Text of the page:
Image

How drones are replanting B.C.’s burned forests

5 December 2022

With promises to rejuvenate forests from the air, tree-planting start-ups are looking to supplement shovels and long days of labour with swarms of seed-bearing aerial drones. A growing target: B.C.’s burnt forests.

The charred remains of Douglas fir and Lodgepole pine forests once sent their seeds fluttering through the air — often in the belly or beak of a bird — but not like this. When the six rotors of these heavy-lift drones hum to life, they each propel over 1,500 seeds into an automated swarm that some hope marks the start of a revolution in tree planting.

“Reforestation is arguably the best solution we have for pulling carbon out of the air,” said Bryce Jones, co-founder and CEO of Flash Forest, a Canadian drone tree-planting company with a growing footprint in British Columbia.

“But there’s no technology. It’s literally people with bags and shovels. It’s been the same method for 100 years.” In their short history, aerial drones have transformed our skies — in some cases delivering stunning images or medicine, in others, raining terror on soldiers and civilians alike.

Now, a handful of companies are looking to re-purpose unmanned vehicles. Their goal: germinate landscapes scarred by wildfire, and in so doing, reforest a planet that by one estimate has lost half its trees. Today, a confluence of logging, blight and wildfires is largely to blame for that loss, a deadly mix that in 2021 wiped out enough forest to cover all of New Zealand.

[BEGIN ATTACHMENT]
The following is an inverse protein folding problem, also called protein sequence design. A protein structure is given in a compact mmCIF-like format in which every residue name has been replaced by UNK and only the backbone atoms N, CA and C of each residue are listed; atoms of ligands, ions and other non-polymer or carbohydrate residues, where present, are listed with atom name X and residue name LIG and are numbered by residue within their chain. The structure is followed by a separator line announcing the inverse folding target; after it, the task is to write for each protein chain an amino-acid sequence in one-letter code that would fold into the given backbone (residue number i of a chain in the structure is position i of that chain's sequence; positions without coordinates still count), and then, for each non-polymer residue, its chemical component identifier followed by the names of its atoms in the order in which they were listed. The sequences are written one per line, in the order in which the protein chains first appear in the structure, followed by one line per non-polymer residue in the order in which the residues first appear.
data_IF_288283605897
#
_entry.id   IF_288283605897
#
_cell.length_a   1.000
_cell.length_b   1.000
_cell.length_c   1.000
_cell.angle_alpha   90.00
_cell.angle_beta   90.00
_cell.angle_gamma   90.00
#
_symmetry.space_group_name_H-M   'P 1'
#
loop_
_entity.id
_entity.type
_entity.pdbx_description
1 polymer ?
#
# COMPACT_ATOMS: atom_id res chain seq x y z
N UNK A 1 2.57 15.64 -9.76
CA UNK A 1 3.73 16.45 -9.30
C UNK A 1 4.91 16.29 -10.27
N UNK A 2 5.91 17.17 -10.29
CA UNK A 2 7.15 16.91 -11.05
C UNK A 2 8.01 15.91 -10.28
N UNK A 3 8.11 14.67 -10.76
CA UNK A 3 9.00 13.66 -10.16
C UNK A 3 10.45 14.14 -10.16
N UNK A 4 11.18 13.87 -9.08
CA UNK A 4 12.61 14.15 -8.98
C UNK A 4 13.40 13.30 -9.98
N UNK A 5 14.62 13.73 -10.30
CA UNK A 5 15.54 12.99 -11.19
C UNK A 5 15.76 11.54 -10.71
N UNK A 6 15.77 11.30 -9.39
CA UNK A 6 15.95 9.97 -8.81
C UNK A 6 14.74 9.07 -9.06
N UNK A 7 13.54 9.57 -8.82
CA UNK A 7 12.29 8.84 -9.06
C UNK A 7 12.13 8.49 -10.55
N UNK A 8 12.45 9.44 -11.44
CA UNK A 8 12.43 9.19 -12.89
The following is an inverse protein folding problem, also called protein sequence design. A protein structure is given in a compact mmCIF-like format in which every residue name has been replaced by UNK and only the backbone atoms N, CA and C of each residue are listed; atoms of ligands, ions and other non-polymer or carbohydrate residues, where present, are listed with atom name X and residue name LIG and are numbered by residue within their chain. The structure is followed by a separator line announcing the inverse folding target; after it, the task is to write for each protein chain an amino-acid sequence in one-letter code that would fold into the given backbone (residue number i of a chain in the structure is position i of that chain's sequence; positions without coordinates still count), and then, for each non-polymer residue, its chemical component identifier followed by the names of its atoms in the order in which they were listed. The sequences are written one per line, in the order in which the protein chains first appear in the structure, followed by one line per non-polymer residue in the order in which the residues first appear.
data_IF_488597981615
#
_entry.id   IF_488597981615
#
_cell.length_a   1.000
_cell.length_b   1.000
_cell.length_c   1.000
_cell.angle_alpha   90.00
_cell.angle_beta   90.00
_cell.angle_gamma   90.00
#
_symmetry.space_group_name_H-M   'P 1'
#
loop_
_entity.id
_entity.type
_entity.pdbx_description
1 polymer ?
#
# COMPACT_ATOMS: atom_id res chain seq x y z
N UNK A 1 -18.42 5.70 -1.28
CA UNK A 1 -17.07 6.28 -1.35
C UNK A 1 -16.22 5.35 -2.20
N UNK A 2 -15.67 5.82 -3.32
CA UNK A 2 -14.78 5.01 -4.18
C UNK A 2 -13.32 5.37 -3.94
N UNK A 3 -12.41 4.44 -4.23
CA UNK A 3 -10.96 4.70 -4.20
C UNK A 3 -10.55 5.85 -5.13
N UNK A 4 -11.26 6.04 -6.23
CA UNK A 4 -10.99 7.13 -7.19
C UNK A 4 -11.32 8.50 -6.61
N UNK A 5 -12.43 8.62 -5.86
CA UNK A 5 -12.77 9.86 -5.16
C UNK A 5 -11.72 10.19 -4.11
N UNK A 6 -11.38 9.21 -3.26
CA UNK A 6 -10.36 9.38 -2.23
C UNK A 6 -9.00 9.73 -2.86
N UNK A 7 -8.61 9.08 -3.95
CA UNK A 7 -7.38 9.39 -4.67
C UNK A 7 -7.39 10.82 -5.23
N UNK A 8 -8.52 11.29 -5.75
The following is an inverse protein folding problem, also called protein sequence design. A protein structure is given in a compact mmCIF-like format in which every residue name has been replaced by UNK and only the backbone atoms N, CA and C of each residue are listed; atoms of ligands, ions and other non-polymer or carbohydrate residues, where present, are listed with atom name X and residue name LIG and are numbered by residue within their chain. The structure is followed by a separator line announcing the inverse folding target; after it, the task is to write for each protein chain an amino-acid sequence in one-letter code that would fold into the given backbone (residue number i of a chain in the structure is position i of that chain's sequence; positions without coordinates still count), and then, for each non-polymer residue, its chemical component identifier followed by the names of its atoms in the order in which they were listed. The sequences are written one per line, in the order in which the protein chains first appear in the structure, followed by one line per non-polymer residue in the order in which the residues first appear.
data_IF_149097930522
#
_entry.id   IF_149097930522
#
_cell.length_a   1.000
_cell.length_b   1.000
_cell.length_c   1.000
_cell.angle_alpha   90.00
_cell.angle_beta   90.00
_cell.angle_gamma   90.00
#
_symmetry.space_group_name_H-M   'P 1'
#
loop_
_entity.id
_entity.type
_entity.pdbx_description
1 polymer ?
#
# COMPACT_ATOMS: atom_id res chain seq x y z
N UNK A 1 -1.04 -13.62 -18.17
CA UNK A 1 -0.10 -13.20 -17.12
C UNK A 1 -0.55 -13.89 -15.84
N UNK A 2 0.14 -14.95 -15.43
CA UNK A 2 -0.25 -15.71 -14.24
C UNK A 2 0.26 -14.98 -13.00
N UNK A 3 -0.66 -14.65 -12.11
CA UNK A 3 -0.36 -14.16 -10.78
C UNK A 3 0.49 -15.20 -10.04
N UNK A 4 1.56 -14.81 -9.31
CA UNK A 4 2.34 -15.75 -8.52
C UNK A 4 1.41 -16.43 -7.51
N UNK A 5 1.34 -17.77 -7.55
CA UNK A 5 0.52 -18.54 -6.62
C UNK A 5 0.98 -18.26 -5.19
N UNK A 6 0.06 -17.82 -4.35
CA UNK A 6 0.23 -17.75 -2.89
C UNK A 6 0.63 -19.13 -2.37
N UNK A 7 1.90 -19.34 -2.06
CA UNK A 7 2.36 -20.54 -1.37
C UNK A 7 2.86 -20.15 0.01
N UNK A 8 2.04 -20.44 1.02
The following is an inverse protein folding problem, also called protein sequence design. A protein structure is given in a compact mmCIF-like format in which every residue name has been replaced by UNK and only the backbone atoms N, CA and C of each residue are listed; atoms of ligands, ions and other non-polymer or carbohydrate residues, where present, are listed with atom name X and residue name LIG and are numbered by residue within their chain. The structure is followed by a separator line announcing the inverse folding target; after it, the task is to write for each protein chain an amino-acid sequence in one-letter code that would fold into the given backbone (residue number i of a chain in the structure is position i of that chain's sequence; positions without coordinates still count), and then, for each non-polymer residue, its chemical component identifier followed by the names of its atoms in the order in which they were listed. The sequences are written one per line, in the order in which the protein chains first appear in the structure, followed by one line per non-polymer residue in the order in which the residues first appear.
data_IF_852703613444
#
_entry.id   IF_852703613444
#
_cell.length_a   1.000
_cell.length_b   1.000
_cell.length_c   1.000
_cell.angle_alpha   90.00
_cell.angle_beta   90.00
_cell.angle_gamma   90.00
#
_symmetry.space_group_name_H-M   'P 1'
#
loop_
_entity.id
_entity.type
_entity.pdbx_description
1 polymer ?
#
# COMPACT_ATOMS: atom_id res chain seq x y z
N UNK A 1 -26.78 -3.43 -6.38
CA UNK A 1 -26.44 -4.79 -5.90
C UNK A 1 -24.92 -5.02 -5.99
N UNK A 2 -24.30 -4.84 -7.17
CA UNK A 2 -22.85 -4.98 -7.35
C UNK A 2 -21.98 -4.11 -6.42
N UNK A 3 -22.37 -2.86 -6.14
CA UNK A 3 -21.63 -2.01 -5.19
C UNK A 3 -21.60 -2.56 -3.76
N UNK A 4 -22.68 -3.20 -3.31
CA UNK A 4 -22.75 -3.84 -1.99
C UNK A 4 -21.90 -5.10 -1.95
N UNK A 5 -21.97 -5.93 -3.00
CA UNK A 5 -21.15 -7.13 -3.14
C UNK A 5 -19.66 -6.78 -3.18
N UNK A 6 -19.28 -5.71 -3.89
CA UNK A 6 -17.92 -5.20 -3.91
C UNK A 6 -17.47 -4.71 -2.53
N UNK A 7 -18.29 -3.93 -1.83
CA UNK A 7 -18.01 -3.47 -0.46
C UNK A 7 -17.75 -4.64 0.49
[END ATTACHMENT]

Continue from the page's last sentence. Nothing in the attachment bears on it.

The growing promise of planting from the sky

Aerial planting has long captured the imaginations of people trying to rejuvenate forests. Early records of aerial reforestation can be traced back to Hawaii in the 1930s, when airplanes were used in an attempt to plant trees in hard-to-reach mountainous regions of Honolulu ravaged by wildfire. By many metrics, it failed: the seeds didn’t hit the ground fast enough to take root; loose on the surface, research has found it may have even contributed to an infestation of rodents on the island.

After the Second World War, former Royal Air Force pilot Jack Walters came to the University of British Columbia to study forests. In 1953, he was the first man to put seedlings into plastic “bullets” and fire them into the ground. The seedlings struggled to send their roots through the plastic sheath, but the experiments eventually gave rise to a plug system deployed by tree planters on the ground today.

Decades later, in a paper, he floated the idea of firing the seed bullets from an airplane. Little came of it, until the late 1990s, when U.S. manufacturer Lockheed Martin Aerospace told a reporter from The Guardian it had adapted Walters’s idea. At the time, a company spokesperson said it could plant 900,000 trees per day with equipment originally designed to plant fields of landmines.

More >>

Source: timescolonist

Read More
Image

Who’s transforming our economy with renewable resources?